Your trademark name distinguishes the products you offer in the marketplace from your competitors' products. You can establish trademark rights in your brand name in three different ways -- through common law usage, state registration and federal registration. Under common law, you automatically acquire basic trademark rights once you use your unique brand name in association with your goods offered in commercial trade. For state registration in Michigan, you register your trademark through the Michigan Department of Licensing and Regulatory Affairs. The registration confirms your claim of ownership over the trademark name within the state. Optional federal trademark registration, through the U.S. Patent and Trademark Office, offers exclusive rights to use the trademark throughout the United States.
Choose a unique brand name that can be distinguished from any other business name without any possibility of confusion. Michigan state law prohibits the use of a name associated with any person, unless you obtain written permission from the individual. Michigan state law also prohibits the use of a surname as a trademark, consistent with federal trademark law.
Read More: How to Trademark an Abandoned Trademark
Use your trademark name on your goods and offer them in commercial trade in Michigan. Michigan requires you to use the trademark in commerce before you apply for state trademark registration.
Complete the Michigan State Application for Registration of Trademark/Service Mark. Designate that the purpose of this application is to register a Trademark, as opposed to a Service Mark. Write your trademark name under the "Words Only" section, not the "Design Only" or "Words and Design" sections.
Complete the section on Trademarks, and skip the section on Service Marks. List the type of goods associated with the trademark and the manner in which the trademark is used. For example, state whether you use your trademark name on tags, labels or store signs.
Select the appropriate classification code for the type of goods associated with your trademark from the Trademark Uniform Classification of Goods list. The state registration application only accepts one classification code per trademark application.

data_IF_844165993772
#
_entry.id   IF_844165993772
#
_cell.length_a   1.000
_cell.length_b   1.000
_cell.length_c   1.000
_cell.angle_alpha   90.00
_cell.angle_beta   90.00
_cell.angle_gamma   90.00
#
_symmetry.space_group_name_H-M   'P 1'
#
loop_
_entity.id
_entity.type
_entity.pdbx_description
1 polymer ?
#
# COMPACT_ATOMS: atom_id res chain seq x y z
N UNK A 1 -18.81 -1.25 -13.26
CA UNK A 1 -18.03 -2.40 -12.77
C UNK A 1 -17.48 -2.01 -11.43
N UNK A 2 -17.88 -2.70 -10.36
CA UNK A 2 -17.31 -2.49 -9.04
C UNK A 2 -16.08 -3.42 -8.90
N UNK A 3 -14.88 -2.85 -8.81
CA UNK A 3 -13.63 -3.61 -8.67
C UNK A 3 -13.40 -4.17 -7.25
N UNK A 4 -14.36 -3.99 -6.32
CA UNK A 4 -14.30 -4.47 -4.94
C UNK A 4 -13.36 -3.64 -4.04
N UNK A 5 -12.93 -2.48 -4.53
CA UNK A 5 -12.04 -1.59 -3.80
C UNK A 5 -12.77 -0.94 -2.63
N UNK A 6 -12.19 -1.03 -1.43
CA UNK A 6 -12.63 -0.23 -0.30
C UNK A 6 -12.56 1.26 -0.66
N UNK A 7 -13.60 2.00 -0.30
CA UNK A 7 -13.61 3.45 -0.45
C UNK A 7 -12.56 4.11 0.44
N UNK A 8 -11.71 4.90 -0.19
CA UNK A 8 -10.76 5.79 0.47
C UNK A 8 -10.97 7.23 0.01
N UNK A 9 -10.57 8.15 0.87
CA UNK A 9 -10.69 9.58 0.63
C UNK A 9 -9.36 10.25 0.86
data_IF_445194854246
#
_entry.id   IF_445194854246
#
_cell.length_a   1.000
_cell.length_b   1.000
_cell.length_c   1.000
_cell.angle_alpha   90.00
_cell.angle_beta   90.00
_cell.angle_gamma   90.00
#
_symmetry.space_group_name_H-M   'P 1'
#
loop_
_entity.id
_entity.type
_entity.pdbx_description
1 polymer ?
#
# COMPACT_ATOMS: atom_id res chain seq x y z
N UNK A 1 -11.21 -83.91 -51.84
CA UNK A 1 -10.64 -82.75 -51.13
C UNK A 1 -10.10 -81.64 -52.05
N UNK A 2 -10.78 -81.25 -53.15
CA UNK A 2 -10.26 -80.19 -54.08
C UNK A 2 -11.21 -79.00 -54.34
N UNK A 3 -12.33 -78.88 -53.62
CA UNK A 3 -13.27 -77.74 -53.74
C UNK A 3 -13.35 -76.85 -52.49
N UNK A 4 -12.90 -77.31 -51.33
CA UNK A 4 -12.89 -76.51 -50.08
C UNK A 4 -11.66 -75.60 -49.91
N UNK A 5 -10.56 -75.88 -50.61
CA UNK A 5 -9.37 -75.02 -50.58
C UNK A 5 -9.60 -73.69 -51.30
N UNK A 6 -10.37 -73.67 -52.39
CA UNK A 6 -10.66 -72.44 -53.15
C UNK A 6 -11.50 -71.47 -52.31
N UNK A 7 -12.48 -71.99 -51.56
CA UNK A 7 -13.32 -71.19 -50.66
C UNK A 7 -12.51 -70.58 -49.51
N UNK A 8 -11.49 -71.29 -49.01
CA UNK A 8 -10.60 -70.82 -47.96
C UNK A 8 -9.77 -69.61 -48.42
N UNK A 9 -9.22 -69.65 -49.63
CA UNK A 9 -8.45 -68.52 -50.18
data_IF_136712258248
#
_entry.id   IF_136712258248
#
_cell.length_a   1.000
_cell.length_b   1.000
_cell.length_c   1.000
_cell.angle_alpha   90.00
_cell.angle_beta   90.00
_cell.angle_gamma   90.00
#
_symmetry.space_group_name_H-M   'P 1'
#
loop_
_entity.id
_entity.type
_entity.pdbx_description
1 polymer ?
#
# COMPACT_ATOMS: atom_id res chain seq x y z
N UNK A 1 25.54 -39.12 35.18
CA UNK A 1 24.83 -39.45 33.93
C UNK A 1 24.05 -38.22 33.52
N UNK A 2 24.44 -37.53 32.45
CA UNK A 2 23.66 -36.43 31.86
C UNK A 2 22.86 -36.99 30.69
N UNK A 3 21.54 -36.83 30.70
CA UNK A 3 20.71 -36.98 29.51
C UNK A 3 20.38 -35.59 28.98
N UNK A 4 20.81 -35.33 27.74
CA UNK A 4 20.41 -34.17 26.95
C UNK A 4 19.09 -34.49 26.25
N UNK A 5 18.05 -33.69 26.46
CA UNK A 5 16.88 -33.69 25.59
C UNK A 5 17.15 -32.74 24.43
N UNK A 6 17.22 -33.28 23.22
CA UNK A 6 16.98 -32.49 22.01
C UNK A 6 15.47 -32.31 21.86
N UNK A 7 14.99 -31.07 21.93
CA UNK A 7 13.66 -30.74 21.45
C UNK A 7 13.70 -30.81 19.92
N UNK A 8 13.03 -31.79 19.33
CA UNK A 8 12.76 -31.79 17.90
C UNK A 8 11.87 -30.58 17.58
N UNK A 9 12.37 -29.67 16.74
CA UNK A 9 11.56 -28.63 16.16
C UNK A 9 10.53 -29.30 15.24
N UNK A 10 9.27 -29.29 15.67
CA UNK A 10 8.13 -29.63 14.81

Provide the date and place that you first used the trademark name on your commercial goods in Michigan. If you previously used the trademark name outside of Michigan, also provide that information. The date must be prior to the date of your trademark registration application.
Complete the applicant information section for one individual or a business entity. Include a business address. Also, provide the state of incorporation, if the business applicant is a corporation.
Submit two samples of the trademark name as currently used in commercial trade in Michigan. Limit the sample size to 8-1/2-by-11 inches or smaller so that it can be scanned into the Corporate Division trademark database.
Sign the application as an individual applicant, a partner in a partnership or an authorized agent of a corporation or limited liability company. Provide the name and business telephone number of the person who prepared the registration application.
Present your document to a notary public, who will notarize your document. Submit your notarized application, with your trademark samples and the applicable registration fee, to the State of Michigan, by mail or in person. The State of Michigan issues a Certificate of Registration as evidence of your registration and the right to use the trademark on your goods throughout the state.
Be aware that a trademark owner of a similar name can challenge your use of your brand name as infringing on his ownership rights. If challenged, you must establish that you used the name first.
Do not assume your state registration provides universal trademark protection. Apply for both state and federal registration, since state registration provides local notice of your claim of ownership and federal trademark registration establishes a legal presumption of ownership throughout the United States.
- Michigan.gov: Department of Licensing and Regulatory Affairs: Trademark, Service Marks and Insignia
- Michigan Department of Licensing and Regulatory Affairs: Application for Registration of Trademark/Service Mark
- Michigan Legislative Website: Trademarks and Service Marks (excerpt) Act 242 of 1969: 429.32 Registration of Certain Marks Prohibited.
- Michigan Legislative Website: Trademarks and Service Marks (excerpt) Act 242 of 1969: 429.33 Application for Registration of Mark; Form; Contents; Signature, Verification, and Oath; Specimens; Fee; Service of Process.
- Michigan Legislative: Trademarks and Service Marks (excerpt) Act 242 of 1969: 429.34 Certificate of Registration; Issuance; Contents; Refusal to Register Mark; Notice; Certificate as evidence.
- Michigan Business One Stop: Trademarks
- Michigan.gov: Department of Licensing and Regulatory Affairs: Trademark Service Mark Application
- U.S. Patent and Trademark Office: Possible Grounds for Refusal of a Mark
Based in Los Angeles, Victoria McGrath has been writing law-related articles since 2004. She specializes in intellectual property, copyright and trademark law. She earned a Juris Doctor from the University of Arizona, College of Law. McGrath pursued both her Bachelor of Arts and Master of Fine Arts at University of California, Los Angeles, in film and television production. Her work has been published in the Daily Bruin and La Gente Newsmagazine.